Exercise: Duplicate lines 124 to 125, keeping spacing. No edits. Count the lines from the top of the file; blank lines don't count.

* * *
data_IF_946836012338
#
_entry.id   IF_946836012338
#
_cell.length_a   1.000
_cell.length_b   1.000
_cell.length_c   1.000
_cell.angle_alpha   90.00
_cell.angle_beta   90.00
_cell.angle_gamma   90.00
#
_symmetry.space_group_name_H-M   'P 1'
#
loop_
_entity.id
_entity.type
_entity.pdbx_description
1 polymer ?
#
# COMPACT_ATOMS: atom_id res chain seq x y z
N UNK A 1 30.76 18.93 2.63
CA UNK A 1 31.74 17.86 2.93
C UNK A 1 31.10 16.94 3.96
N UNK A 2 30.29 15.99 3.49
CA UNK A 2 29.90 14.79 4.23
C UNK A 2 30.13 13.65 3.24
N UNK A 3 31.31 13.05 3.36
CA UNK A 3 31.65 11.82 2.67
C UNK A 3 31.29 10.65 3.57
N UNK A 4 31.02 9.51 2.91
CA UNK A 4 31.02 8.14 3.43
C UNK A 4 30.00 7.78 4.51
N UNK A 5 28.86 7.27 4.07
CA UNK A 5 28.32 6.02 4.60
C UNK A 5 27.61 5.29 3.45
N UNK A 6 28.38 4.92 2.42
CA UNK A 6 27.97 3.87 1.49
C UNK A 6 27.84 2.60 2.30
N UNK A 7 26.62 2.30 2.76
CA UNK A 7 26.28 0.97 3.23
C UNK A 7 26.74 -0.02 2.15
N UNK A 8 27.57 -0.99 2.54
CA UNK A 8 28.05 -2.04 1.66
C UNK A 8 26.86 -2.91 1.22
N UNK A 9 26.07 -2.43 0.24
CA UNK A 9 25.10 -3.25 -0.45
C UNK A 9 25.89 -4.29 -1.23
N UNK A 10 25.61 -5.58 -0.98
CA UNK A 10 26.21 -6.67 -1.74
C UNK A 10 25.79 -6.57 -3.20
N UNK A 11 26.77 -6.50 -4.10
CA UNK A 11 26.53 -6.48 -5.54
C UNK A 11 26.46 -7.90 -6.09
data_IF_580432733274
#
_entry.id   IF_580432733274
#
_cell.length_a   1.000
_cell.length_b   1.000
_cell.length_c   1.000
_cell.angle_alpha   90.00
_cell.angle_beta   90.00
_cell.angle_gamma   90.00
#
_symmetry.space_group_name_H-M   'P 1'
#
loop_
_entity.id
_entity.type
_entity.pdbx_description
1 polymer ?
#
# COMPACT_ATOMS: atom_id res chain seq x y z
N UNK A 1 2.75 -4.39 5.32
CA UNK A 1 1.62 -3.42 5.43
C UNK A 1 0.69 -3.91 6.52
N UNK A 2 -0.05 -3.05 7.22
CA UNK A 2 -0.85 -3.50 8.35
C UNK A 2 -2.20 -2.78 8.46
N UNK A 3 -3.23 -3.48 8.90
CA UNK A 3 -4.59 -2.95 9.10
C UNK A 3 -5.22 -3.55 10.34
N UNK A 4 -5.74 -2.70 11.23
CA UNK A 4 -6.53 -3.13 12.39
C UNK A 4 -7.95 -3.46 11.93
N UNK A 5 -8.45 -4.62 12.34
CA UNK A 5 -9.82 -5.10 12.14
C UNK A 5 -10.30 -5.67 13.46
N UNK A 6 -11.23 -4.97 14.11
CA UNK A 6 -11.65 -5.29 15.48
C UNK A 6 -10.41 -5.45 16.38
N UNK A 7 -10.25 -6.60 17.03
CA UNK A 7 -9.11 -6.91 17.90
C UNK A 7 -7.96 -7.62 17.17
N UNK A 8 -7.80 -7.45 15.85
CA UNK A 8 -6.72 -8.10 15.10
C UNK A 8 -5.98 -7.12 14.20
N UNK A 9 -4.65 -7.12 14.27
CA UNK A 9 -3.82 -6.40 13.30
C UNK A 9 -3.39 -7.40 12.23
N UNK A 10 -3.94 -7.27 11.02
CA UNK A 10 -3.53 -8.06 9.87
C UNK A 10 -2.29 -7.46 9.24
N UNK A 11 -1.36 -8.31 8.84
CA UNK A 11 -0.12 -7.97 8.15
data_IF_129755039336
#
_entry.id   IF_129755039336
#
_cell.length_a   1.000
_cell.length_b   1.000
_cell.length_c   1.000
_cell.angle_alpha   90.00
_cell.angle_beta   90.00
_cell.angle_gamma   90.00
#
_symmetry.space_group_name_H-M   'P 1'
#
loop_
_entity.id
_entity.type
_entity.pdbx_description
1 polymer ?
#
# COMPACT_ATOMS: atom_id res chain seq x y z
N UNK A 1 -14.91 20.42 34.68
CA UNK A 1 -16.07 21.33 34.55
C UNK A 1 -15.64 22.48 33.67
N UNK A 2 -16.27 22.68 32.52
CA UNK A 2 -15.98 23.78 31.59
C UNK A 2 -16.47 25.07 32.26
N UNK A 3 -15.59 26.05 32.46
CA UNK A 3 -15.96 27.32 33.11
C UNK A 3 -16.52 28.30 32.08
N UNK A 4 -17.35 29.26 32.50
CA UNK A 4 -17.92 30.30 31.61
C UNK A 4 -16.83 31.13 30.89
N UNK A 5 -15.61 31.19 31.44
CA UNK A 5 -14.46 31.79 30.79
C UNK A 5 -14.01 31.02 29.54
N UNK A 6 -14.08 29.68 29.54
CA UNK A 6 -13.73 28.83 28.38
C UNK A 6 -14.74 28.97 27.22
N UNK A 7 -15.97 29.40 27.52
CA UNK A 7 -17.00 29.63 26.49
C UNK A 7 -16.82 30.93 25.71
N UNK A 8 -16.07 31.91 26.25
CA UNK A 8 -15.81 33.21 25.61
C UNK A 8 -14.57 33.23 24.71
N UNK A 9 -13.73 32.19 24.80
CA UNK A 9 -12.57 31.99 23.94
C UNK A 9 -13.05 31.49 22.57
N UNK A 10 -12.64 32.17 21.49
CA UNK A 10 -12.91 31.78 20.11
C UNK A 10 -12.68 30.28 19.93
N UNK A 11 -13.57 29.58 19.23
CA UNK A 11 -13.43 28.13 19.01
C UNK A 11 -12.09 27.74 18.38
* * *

#
# COMPACT_ATOMS: atom_id res chain seq x y z